DEL MAR — Designated as generators of more solid waste per capita than any other city in San Diego County, Del Marians are getting a little better at getting rid of their trash.
In the eight months since refuse collection converted from small crates with manual pickup to wheeled carts emptied by clean-and-green automated trucks, trash volume is down 6 percent and recycling is up 16 percent.
“They’re getting more bang for their buck with those carts,” Lori Somers, from Waste Management, told council members at their Feb. 4 meeting.
“It’s good news but it’s certainly not great news,” Councilman Don Mosier said, noting the city needed a 50 percent diversion rate to meet the county average.
A Jan. 26 recycling event helped, as 122 residents dropped off more than 2 tons of documents to be destroyed.
Somers said that was double what was shred during a similar event last June. Also collected were 49 pounds of medications — up 16 pounds from the June event — 62 pounds of sharps, 60 pounds of compact fluorescent light bulbs, 30 pounds of fluorescent tubes and 233 pounds of household batteries.
Somers said the battery numbers were down, likely because they are now collected curbside when put in clear plastic zipper bags on top of the recycling cart.
She said bulky item pickup, including electronic waste and clothing, can be scheduled, and Waste Management is working on a program to provide residents with free mulch for their gardens.
An informational package will be ready before summer for landlords to pass onto summer renters, who tend to generate large amounts of trash and recyclable materials.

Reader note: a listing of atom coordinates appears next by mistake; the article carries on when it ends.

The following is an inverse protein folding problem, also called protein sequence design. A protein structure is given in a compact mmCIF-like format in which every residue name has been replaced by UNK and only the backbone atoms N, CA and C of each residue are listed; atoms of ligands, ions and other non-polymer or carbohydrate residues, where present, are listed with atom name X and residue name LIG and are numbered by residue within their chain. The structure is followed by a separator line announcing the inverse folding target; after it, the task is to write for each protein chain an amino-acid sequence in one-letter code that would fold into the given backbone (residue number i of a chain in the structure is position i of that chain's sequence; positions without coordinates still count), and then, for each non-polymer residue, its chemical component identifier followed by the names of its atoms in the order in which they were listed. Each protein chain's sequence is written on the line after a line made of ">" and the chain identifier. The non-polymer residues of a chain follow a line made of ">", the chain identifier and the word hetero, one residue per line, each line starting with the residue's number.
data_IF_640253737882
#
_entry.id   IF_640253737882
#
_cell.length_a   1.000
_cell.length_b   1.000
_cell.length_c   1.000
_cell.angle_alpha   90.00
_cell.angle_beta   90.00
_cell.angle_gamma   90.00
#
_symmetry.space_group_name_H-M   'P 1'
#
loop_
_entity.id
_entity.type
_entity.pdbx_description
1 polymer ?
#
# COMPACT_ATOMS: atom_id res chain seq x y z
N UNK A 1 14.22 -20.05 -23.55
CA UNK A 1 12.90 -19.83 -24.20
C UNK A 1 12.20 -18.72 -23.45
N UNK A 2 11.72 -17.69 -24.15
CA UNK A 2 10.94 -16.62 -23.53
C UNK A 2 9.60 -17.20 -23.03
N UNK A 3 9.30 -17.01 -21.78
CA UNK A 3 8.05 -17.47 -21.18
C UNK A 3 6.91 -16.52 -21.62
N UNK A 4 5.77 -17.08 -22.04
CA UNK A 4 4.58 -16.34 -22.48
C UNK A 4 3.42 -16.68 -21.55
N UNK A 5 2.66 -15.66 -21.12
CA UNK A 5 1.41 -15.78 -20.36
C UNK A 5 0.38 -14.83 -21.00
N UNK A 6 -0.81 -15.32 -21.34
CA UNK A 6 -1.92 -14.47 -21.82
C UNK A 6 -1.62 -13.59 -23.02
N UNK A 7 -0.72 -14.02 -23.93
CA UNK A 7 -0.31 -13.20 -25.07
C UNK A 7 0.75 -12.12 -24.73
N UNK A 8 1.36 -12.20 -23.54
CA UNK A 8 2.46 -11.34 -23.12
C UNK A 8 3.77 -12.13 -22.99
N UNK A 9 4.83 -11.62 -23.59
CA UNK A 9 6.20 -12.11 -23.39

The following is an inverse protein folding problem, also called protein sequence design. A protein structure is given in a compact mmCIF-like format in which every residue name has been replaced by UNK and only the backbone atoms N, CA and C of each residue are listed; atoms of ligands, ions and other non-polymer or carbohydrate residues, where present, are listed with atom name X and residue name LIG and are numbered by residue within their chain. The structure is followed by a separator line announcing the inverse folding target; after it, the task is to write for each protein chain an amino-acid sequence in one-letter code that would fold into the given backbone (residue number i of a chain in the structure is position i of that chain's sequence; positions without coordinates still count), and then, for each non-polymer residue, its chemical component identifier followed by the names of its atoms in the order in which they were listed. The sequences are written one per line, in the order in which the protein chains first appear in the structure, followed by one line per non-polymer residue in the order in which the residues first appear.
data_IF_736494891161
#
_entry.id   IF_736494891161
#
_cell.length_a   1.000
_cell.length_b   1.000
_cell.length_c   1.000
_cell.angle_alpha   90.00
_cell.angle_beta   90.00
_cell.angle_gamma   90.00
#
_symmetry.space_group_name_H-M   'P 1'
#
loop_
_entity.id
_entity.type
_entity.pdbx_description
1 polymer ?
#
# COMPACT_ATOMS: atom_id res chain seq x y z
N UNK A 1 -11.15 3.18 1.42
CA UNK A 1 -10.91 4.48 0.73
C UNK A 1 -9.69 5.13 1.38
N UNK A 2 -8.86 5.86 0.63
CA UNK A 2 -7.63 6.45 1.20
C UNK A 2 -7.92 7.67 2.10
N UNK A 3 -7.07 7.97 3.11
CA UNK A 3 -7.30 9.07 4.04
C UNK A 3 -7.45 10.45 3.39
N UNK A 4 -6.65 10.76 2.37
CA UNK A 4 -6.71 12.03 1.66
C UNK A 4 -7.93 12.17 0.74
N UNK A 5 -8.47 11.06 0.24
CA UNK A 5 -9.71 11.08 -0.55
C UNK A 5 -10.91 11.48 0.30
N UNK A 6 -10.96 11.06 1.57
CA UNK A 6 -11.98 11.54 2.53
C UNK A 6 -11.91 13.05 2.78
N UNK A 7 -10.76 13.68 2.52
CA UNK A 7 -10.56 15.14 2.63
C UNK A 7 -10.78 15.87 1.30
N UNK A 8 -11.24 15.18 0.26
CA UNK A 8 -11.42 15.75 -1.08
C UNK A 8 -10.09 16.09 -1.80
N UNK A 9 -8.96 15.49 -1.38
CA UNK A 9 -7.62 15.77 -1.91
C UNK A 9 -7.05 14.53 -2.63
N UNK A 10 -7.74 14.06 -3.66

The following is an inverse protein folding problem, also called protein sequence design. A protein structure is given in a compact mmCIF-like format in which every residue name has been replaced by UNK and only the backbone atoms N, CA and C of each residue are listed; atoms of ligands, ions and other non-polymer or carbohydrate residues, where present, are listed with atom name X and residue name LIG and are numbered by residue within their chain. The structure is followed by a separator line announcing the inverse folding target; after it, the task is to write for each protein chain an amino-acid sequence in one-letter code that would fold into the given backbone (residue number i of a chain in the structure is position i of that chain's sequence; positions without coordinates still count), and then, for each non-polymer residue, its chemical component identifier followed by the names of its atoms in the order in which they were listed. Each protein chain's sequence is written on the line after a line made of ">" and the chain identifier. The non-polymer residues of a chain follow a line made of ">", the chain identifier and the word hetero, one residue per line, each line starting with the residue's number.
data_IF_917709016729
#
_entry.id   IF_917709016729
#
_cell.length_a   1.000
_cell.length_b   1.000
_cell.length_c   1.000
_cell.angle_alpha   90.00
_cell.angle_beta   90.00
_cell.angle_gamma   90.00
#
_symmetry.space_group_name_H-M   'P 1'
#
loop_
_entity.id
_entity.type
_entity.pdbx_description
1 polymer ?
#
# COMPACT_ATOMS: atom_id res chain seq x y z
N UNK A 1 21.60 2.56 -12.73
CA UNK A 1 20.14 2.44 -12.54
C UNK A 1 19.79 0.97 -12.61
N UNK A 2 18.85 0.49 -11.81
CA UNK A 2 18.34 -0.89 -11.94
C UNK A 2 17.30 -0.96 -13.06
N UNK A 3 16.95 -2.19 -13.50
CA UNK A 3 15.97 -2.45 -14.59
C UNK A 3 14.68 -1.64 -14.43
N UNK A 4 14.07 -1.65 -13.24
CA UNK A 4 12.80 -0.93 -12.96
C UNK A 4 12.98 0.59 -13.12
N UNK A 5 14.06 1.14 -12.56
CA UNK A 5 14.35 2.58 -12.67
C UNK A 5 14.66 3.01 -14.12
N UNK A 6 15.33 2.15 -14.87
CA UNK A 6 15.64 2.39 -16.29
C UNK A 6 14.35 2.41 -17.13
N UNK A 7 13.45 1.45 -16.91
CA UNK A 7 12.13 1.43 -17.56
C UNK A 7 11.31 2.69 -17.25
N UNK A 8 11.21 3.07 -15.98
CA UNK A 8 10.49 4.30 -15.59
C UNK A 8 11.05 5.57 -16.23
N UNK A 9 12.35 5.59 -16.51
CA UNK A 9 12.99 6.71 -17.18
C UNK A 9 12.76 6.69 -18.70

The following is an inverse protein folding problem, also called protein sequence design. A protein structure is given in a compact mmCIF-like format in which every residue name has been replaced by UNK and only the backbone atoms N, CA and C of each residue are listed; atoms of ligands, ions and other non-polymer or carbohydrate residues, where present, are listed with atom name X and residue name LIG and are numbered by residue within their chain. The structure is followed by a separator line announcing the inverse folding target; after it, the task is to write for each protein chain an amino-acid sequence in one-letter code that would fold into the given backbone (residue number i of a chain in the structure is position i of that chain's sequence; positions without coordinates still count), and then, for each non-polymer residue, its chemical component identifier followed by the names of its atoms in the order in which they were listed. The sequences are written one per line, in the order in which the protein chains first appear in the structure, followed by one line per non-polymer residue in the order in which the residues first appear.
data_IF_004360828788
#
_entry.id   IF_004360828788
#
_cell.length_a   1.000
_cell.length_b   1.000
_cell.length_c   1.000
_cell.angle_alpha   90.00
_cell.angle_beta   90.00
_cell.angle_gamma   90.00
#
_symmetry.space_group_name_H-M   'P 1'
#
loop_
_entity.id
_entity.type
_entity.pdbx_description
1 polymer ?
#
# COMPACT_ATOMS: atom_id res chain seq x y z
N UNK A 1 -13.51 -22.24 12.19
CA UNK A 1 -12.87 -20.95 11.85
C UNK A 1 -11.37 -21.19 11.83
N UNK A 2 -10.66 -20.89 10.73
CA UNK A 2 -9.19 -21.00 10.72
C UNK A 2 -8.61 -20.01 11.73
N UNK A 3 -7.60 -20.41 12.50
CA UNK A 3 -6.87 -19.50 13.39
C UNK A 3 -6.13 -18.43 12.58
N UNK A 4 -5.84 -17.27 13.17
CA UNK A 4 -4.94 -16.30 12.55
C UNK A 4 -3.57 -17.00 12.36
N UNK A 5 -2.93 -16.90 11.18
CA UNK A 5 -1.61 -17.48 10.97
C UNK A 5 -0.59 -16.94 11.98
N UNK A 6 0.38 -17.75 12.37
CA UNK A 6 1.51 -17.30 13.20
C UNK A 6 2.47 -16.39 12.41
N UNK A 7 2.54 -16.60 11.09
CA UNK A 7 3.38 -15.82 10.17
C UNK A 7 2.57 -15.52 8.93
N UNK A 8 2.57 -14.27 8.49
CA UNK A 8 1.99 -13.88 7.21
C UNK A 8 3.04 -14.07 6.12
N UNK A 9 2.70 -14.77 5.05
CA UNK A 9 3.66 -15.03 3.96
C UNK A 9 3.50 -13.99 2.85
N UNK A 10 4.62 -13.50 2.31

Somers said the next target is the business community. She is working with city staff on strategies to increase commercial recycling “because that’s one of the biggest areas that has the biggest impact.”
Of the 98 businesses that are Waste Management customers, Somers said 64, or about 65 percent, are recycling.
Businesses that create more than 4 cubic yards of trash are recycling three-fourths of their waste. But those that generate less than 3 cubic yards are at a 50 percent rate.
“There’s still quite a few of those (smaller businesses) that are not (recycling),” Somers said. “Those are next to be targeted.”
Somers said she is also working with city staff to provide postage-paid mail-back kits for anyone who wants to recycle needles.
Mosier said he had concerns with that aspect of the program because it could create issues with medical privacy laws.
“It has to be done in a sensitive way … to meet federal regulations (unless) people want to bring them down voluntarily,” he said. “It’s a little bit of a difficult problem to solve but I think the city should be the one that solves it.”